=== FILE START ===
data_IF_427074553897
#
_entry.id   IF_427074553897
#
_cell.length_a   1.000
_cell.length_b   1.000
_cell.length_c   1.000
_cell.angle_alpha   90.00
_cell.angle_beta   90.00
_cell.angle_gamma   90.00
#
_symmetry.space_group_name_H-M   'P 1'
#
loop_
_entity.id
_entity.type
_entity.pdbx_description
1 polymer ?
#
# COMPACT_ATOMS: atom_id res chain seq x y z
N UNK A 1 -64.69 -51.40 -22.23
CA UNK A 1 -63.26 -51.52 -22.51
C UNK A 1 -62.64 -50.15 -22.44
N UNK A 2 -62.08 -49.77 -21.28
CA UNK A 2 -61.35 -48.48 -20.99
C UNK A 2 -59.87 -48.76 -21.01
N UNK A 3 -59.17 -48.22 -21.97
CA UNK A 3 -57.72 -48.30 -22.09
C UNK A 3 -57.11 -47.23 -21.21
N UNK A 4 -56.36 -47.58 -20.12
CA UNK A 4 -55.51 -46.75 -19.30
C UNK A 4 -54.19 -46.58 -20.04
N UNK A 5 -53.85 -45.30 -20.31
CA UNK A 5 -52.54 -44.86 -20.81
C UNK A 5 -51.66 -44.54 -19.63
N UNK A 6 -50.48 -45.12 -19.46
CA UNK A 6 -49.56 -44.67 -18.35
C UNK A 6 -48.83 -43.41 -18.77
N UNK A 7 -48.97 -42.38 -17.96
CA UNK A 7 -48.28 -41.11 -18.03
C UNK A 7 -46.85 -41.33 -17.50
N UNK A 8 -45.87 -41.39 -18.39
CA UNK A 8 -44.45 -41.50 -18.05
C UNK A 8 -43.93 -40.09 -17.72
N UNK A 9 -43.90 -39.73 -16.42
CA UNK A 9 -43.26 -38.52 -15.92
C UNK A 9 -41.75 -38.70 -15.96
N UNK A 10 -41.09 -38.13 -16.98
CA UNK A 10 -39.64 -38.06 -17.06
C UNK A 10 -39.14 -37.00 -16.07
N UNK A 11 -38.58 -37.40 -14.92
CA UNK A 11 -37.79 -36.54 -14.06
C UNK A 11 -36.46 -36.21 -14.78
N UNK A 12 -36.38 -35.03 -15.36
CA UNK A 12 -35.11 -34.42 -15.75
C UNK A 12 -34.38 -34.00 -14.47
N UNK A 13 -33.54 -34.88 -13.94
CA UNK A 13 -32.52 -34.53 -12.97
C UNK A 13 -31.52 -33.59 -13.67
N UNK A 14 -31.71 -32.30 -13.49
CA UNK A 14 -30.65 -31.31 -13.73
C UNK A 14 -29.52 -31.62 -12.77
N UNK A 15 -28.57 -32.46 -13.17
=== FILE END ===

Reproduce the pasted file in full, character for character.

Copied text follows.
data_IF_427074553897
#
_entry.id   IF_427074553897
#
_cell.length_a   1.000
_cell.length_b   1.000
_cell.length_c   1.000
_cell.angle_alpha   90.00
_cell.angle_beta   90.00
_cell.angle_gamma   90.00
#
_symmetry.space_group_name_H-M   'P 1'
#
loop_
_entity.id
_entity.type
_entity.pdbx_description
1 polymer ?
#
# COMPACT_ATOMS: atom_id res chain seq x y z
N UNK A 1 -64.69 -51.40 -22.23
CA UNK A 1 -63.26 -51.52 -22.51
C UNK A 1 -62.64 -50.15 -22.44
N UNK A 2 -62.08 -49.77 -21.28
CA UNK A 2 -61.35 -48.48 -20.99
C UNK A 2 -59.87 -48.76 -21.01
N UNK A 3 -59.17 -48.22 -21.97
CA UNK A 3 -57.72 -48.30 -22.09
C UNK A 3 -57.11 -47.23 -21.21
N UNK A 4 -56.36 -47.58 -20.12
CA UNK A 4 -55.51 -46.75 -19.30
C UNK A 4 -54.19 -46.58 -20.04
N UNK A 5 -53.85 -45.30 -20.31
CA UNK A 5 -52.54 -44.86 -20.81
C UNK A 5 -51.66 -44.54 -19.63
N UNK A 6 -50.48 -45.12 -19.46
CA UNK A 6 -49.56 -44.67 -18.35
C UNK A 6 -48.83 -43.41 -18.77
N UNK A 7 -48.97 -42.38 -17.96
CA UNK A 7 -48.28 -41.11 -18.03
C UNK A 7 -46.85 -41.33 -17.50
N UNK A 8 -45.87 -41.39 -18.39
CA UNK A 8 -44.45 -41.50 -18.05
C UNK A 8 -43.93 -40.09 -17.72
N UNK A 9 -43.90 -39.73 -16.42
CA UNK A 9 -43.26 -38.52 -15.92
C UNK A 9 -41.75 -38.70 -15.96
N UNK A 10 -41.09 -38.13 -16.98
CA UNK A 10 -39.64 -38.06 -17.06
C UNK A 10 -39.14 -37.00 -16.07
N UNK A 11 -38.58 -37.40 -14.92
CA UNK A 11 -37.79 -36.54 -14.06
C UNK A 11 -36.46 -36.21 -14.78
N UNK A 12 -36.38 -35.03 -15.36
CA UNK A 12 -35.11 -34.42 -15.75
C UNK A 12 -34.38 -34.00 -14.47
N UNK A 13 -33.54 -34.88 -13.94
CA UNK A 13 -32.52 -34.53 -12.97
C UNK A 13 -31.52 -33.59 -13.67
N UNK A 14 -31.71 -32.30 -13.49
CA UNK A 14 -30.65 -31.31 -13.73
C UNK A 14 -29.52 -31.62 -12.77
N UNK A 15 -28.57 -32.46 -13.17